To take these cherries for a spin, try out this little ditty, that not only treats you to three juicy flavorful cachaça cherries, but a bit of the jar syrup as well.

From Rio with Love
1 1/2 oz white cachaça (Pitu)
1 oz dry vermouth
1/2 oz Strega
1/2 oz lime juice
1 dash lemon bitters
dash or two of cachaça cherry syrup
3 skewered cachaça cherries for garnish

Shake. Strain. Garnish. 
Turn in the appropriate directions and salute Brazil; Campania, Italy; 
and NOLA where the maestro of Strega cocktails plies his trade.

Briny citrus with a hint of herbs, saffron and spirit-swiss chocolate funk on the nose.
Cachaça brine, lime-activated sweetness influenced by peppermint-juniper then chocolate, but still crisp on the tongue. A bite of cherry warms and fills the mouth, spiced by mint.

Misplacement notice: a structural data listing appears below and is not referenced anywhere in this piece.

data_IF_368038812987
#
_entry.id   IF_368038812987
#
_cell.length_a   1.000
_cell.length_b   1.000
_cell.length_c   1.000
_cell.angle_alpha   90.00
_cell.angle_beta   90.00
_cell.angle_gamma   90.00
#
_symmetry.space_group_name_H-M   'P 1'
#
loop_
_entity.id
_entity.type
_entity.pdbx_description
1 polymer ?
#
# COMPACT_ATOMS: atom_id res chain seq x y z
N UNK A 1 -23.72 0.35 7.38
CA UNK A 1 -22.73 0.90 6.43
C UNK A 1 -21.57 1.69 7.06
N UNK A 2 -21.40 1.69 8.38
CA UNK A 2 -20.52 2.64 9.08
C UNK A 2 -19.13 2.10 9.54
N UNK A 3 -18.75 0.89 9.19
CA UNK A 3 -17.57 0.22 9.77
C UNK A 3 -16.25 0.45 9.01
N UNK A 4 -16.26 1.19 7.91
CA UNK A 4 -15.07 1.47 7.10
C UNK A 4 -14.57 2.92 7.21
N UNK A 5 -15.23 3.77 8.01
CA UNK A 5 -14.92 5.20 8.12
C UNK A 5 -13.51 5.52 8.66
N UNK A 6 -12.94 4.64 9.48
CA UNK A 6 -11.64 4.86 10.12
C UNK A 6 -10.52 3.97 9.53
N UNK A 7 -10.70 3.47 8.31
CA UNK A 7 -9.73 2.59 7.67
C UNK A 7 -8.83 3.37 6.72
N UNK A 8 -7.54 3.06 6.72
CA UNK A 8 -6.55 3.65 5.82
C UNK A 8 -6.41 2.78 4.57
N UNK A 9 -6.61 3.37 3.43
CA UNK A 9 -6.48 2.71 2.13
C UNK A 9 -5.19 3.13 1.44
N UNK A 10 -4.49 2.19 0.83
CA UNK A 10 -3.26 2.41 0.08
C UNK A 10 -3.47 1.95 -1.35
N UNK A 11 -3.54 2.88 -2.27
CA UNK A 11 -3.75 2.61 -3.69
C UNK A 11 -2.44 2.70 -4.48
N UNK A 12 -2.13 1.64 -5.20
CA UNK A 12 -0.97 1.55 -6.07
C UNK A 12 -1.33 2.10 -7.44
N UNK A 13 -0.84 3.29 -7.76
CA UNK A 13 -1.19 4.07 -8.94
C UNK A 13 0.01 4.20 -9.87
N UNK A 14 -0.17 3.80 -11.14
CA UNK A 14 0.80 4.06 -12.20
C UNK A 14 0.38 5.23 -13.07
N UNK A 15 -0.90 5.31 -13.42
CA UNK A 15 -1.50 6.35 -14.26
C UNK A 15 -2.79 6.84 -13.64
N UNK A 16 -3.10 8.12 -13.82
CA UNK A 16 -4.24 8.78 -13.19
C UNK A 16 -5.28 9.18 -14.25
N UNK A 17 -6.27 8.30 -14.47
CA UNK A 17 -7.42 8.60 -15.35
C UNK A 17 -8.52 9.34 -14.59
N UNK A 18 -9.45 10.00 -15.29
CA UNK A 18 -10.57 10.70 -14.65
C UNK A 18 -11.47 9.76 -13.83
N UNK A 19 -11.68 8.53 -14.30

A sweetheart of a cocktail

Tuesday, July 7, 2015


This little ditty was a work-in-progress ever since I got my first bottle of Dubonnet Rouge for Bucentaure development back in 2012. The thought-process behind this one was simple, but tricky: pick a spirit from random locales around the world that wouldn't automatically be thought-of together -- then make them work. Is it a Manhattan? A Caipirinha? A genetic freak? Something more? A Man-pirin-tan? A Cai-hat-ha? A Cai-Ma-rinha?

3/4 oz rye whiskey (Rittenhouse)
3/4 oz cachaça (51)
3/4 oz Dubonnet Rouge
1/4 oz Drambuie
1/4 oz lime juice (fat)
3 dashes Fernet Branca
kumquat garnish

Shake. Strain. Garnish.

Golden herbs, bitter zesty roots, fresh cherries, and perhaps a touch of grass/petrol or chocolate waft from the glass.